Polymorph characterization and control

Michael J Donahue, University of Rhode Island


Sustainability in the pharmaceutical industry will require the ability to monitor, and ultimately control production processes in real time. One area of particular concern is that of polymorphism, where there is a change of crystalline state for a compound, resulting in varied physiological properties. For this work we have looked at three such processes. First, an investigation of the ability to monitor polymorphic transitions in a pharmaceutical product, glycine, has been developed though optical spectroscopy. Second, the ability to induce nucleation of a particular polymorph via a novel method of acoustic levitation has been explored. Lastly, a method of characterization of polymorphic variability was explored with an infrared microscope. ^ The first topic investigates a method to monitor the manufacture of a specific crystalline polymorph. It has been reported that optical methods offer promise for real-time monitoring of polymorphism, with the ability to distinguish amongst crystalline states. Optical spectroscopy offers a rapid, potentially in-line method for the evaluation of polymorphic purity. The development of one such system has been explored via the careful analysis for mixtures of the polymorphs of the amino acid glycine. ^ The second part of the intended research is aimed at the development of a novel means of nucleating a particular crystalline state via ultrasonic interference. Saturated solutions of the amino acid glycine were placed on piezoelectric transducers to examine nucleation tendencies while the sample was subject to acoustic vibration. As a result, it has been observed that the γ-polymorph of glycine can be produced in this novel fashion. ^ Finally, in the development of the mixing schemes used to explore the spectral variations, a method of gathering spectra with the microscope was developed. Specifically, microsampling techniques whereby the mixing was done optically rather than physically allowed for the collection of mixture data with the smallest amount of sample. Simply put, wafers of each polymorph were placed side by side and moved incrementally across the field of view for data collection. Thus investigations as to the makeup of suspected polymorphic contamination can be carried out quite simply and without the creation of simulated data. ^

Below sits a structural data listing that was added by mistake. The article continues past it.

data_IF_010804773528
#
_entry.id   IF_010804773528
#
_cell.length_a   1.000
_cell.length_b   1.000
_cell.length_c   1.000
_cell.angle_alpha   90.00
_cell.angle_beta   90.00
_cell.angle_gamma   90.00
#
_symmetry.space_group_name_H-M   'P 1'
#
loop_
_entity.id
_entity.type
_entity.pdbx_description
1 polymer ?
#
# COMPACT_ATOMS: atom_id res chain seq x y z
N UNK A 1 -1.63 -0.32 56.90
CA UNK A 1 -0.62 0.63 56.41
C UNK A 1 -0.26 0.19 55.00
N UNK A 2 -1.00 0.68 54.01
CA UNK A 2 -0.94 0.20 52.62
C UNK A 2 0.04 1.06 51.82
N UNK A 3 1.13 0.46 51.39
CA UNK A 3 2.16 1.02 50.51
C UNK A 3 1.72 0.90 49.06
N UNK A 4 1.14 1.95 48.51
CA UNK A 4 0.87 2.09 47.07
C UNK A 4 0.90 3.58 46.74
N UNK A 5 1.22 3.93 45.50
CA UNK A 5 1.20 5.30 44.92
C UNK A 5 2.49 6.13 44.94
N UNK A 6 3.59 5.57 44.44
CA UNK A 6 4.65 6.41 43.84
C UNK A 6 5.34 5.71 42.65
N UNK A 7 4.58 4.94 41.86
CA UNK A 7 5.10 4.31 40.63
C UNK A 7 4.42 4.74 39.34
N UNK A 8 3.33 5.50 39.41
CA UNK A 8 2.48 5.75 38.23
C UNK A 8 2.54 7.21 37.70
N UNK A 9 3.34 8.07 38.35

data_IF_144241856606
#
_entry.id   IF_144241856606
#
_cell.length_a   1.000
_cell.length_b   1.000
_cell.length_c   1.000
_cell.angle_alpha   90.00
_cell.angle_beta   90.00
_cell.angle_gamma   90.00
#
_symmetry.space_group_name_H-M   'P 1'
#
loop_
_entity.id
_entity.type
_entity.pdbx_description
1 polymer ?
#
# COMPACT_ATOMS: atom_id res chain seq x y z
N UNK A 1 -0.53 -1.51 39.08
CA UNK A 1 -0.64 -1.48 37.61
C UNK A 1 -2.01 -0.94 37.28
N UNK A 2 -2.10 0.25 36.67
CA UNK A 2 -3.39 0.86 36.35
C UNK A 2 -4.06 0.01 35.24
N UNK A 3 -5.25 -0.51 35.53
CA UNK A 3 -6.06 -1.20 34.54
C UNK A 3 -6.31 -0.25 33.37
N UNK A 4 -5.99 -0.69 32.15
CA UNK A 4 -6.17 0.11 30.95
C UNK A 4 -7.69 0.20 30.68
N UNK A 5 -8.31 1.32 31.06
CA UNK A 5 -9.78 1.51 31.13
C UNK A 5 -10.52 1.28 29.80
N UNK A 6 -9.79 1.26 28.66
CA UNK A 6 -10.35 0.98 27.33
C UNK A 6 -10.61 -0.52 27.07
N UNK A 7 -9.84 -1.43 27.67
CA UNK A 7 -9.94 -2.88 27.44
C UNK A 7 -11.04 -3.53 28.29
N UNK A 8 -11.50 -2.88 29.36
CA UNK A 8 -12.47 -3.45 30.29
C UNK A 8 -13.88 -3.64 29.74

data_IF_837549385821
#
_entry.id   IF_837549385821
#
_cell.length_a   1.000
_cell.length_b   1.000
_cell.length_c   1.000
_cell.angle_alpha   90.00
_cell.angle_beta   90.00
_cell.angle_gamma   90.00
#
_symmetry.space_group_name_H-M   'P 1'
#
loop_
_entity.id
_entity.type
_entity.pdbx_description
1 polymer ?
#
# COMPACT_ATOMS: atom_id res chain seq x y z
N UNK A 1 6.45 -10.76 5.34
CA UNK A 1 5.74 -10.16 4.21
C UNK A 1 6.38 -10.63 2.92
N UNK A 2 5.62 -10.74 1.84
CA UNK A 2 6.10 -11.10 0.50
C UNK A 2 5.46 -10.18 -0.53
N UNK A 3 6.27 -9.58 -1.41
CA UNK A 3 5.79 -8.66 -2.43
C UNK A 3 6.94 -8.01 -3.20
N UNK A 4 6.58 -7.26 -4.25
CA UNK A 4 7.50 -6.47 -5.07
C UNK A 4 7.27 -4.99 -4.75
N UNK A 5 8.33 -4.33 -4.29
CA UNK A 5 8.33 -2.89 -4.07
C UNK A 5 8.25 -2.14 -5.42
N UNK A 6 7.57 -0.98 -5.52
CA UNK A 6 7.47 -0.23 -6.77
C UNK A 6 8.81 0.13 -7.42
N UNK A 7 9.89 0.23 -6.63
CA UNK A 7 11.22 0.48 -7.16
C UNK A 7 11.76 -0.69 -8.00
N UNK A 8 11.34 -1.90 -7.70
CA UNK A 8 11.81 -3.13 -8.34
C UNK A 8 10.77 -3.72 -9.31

Subject Area

Chemistry, Analytical

Recommended Citation

Michael J Donahue, "Polymorph characterization and control" (2007). Dissertations and Master's Theses (Campus Access). Paper AAI3276988.